Michael Cusack backed pay-per-view

You could say Michael Cusack was a pay-per-view man with his Celtic Times newspaper.

FIRST things first, this love-in between Sky Television and the Gaelic Athletic Association doesn’t affect me, just because terrestrial telly, pay per view or the old formula of the hanger doubling as rabbits ears out of the back of the set doesn’t cause a thought anymore.
It’s been a hard labour, very hard at times, but when you don’t actually have a television, raising a hue and cry about the GAA selling out to Rupert Murdoch is not really on.
Bringing the television to the recycling centre on Ennis’ Gort Road was the nod to going off grid in our house and going Luddite about all the technology around us, so why should Sky, RTÉ, Setanta or any other station, whether pay-per-view or terrestrial be of concern.
Thing is, it has agitated a lot of people this week, with both sides of the argument taking to terrestrial television and radio to air their views – in support or in opposition to the GAA decision to follow the money.
Show me the money, the commercial interests within the GAA have effectively said – no better than those in News Corporation to come up trumps. This was Sky’s opening pitch, their leg in the door of the GAA coverage.
Do you really think they’re going to stop at 14 live games? Hardly. They’ll look to the whole hog down the tracks – that’s just business, their business.
As for the GAA, it’s business too and as a commercial organisation they have a huge interest in business, whether it’s throwing opening the gates of Croke Park for the first time for a Neil Diamond concert back in GAA Centenary year in 1984 or to Garth Brooks in GAA 130 and loads more times in between.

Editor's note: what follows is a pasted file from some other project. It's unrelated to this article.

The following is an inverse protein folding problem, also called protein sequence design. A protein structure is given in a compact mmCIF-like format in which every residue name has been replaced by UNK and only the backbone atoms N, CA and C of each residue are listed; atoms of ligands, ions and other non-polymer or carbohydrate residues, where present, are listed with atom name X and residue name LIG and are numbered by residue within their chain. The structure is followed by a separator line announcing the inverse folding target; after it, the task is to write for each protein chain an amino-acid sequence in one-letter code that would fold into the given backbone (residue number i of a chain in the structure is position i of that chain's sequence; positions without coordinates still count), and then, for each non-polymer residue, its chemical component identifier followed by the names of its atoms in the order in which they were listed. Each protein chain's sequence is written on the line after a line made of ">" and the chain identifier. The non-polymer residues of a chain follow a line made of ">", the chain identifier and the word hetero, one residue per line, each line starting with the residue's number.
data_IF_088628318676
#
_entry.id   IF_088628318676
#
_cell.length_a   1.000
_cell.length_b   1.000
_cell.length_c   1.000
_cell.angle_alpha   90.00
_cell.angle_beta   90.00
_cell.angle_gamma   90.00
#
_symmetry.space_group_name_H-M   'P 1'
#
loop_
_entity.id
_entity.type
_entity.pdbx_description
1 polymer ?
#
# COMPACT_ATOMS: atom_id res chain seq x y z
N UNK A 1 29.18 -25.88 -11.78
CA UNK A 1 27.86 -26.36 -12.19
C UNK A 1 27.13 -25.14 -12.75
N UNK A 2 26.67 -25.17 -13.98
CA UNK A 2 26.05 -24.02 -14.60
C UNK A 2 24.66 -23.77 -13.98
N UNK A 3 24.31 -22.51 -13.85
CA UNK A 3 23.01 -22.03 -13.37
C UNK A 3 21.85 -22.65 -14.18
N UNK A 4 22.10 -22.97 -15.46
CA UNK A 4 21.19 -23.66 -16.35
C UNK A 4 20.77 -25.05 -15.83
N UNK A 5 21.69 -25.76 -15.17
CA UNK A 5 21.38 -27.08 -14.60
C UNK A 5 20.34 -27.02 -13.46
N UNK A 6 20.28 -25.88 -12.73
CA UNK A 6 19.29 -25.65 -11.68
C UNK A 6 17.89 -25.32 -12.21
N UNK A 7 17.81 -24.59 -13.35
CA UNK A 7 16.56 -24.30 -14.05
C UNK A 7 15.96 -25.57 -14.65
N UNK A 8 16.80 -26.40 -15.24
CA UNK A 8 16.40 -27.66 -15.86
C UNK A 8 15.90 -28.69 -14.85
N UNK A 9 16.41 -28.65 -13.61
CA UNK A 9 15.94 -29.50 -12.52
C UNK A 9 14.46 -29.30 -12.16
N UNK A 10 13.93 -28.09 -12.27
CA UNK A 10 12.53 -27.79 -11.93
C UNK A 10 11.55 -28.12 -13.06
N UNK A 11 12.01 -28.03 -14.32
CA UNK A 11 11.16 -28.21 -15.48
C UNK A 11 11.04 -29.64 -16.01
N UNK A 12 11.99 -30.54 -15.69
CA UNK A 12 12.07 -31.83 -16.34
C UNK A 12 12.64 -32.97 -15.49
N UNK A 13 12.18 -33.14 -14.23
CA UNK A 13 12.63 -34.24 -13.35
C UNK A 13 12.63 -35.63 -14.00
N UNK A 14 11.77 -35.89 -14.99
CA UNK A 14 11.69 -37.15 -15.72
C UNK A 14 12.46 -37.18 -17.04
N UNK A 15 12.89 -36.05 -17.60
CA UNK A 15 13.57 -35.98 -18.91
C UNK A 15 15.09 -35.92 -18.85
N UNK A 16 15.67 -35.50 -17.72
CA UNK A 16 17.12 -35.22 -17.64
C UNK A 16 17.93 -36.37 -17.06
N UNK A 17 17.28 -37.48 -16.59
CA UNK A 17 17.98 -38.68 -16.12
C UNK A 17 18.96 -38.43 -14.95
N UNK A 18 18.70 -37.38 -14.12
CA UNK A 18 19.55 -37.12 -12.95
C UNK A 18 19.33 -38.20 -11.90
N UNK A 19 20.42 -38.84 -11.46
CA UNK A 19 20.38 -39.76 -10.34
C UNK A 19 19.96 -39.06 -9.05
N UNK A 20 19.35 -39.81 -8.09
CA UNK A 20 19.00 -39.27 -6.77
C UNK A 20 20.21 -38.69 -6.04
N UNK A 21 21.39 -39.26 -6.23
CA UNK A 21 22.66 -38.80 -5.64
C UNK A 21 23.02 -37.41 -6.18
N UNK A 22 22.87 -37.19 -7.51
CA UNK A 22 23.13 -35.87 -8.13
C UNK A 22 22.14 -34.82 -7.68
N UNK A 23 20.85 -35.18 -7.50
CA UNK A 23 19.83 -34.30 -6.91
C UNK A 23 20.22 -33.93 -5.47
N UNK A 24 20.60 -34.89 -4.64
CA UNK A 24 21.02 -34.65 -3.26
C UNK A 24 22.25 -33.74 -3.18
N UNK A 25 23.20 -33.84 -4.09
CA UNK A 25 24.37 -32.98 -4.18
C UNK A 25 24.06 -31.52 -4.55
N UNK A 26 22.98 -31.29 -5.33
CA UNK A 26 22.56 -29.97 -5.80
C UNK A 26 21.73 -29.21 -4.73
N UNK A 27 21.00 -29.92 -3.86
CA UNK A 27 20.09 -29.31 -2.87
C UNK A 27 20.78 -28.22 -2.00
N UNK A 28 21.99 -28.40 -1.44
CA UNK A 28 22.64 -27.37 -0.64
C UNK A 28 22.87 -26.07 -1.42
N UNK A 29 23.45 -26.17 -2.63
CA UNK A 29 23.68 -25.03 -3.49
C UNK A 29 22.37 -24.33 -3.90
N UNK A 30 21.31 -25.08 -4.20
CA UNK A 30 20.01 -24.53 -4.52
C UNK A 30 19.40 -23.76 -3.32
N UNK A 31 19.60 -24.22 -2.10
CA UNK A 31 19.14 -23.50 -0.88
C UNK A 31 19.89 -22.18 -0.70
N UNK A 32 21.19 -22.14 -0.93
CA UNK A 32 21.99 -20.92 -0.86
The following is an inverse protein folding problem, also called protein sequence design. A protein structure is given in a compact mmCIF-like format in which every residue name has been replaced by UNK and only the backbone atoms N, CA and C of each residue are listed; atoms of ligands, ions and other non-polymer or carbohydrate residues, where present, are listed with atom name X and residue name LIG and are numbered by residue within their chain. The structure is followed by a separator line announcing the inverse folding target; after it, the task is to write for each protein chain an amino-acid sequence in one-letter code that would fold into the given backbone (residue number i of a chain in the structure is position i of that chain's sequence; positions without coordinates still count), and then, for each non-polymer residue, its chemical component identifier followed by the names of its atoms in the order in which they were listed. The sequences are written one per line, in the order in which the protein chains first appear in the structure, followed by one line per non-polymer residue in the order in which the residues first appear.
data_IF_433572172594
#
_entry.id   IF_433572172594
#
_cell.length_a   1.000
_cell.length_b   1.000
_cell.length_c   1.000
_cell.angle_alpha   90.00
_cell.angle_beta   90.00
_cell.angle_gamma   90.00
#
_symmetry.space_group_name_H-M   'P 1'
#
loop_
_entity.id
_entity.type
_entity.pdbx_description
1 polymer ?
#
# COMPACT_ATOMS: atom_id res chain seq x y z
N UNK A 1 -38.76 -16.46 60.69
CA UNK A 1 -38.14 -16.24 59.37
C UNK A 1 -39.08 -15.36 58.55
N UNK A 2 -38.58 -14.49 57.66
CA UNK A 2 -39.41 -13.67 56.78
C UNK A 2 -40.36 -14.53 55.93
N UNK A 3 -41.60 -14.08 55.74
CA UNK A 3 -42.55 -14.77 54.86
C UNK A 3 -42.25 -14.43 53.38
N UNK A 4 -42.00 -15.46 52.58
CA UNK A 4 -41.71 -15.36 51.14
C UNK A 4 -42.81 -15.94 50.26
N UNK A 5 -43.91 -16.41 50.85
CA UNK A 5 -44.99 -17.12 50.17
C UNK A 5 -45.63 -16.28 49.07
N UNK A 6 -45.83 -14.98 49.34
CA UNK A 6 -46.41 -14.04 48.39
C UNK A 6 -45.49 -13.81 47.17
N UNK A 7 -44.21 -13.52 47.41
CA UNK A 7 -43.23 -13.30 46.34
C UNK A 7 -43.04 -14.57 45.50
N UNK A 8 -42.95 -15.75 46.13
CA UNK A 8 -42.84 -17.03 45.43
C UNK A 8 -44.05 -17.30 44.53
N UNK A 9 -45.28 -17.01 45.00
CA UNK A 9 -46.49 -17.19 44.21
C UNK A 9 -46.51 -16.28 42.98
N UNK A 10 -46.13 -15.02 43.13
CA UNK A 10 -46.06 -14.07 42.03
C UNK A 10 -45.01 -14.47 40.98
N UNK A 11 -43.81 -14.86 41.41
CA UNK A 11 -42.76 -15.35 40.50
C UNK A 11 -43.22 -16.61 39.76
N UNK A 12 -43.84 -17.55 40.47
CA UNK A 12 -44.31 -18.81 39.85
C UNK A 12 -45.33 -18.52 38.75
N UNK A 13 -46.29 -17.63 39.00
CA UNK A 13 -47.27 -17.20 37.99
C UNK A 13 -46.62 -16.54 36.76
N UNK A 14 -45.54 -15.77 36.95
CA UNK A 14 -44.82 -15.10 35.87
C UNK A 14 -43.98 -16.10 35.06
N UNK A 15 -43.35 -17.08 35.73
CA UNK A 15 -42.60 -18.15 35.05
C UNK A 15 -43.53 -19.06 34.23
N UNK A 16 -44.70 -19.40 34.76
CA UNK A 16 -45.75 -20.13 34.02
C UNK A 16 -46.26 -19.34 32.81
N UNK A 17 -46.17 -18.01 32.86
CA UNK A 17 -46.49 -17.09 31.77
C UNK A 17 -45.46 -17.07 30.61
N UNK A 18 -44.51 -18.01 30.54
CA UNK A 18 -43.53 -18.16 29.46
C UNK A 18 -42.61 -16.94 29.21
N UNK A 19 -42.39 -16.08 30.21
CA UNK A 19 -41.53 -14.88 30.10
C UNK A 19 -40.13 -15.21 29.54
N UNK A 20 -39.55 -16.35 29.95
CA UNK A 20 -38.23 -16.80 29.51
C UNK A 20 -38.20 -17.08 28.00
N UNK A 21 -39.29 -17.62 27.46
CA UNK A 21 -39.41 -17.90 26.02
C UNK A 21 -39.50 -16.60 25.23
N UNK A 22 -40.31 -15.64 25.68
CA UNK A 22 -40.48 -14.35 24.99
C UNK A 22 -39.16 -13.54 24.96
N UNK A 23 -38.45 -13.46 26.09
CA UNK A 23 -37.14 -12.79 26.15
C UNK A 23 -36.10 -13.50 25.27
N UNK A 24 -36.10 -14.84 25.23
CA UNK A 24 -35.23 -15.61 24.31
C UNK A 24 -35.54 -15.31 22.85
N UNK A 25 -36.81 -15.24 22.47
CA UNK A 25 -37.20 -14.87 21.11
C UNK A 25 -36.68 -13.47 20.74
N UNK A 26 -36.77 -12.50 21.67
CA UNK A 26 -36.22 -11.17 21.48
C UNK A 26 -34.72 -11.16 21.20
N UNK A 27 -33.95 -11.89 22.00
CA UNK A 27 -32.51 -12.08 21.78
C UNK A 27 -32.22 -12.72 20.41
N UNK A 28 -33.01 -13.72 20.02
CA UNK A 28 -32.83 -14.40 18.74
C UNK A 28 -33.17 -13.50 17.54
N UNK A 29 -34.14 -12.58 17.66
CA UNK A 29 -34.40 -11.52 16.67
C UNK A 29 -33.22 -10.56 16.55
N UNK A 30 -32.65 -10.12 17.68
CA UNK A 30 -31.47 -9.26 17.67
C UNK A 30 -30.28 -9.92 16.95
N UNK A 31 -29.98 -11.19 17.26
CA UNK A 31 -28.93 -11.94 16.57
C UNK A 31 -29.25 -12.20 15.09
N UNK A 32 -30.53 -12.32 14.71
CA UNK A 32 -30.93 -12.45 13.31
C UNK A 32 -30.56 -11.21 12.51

And, that’s what this is – a commercial venture by the GAA. Same way it was with rugby and soccer. The motion to open up Croke Park may have come from the St Joseph’s Miltown club – whose reasons who noble in wanting some ecumenism in Irish sport – but you can be sure that for the top brass it was a commercial decision more than it was a gesture of goodwill to games that would have been traditionally held up as belonging to the ‘foreign faction’ in generations gone by.
In many ways, you can’t get much more foreign that Sky, with the decision not to consult with the grassroots being one of the biggest criticisms thrown at the Páraic Duffy et al over the past week.
It’s a valid criticism, because time and time again the GAA prides itself on its democratic values – i.e. the way motions for change start at club level, then go to county level and on Congress – but when it suits executive decisions are made with the stroke of a pen that have little regard for those grassroots and the chain of command from the bottom up.
With the Sky deal there’s a spin-off in the sense that the Diaspora have greater access to games – at least that’s the spin from the GAA.
Thing is, the Diaspora have had no problem seeing All-Ireland semi-finals and finals over a long number of years.
It’s not like what it was generations ago. Take Clare’s own Dan McInerney when he was domiciled in London and his hurling thoughts from abroad. Sunday after Sunday he head to Golders Green – not to see the matches, but because it was there he could get a Raidio Éireann signal to listen to the games.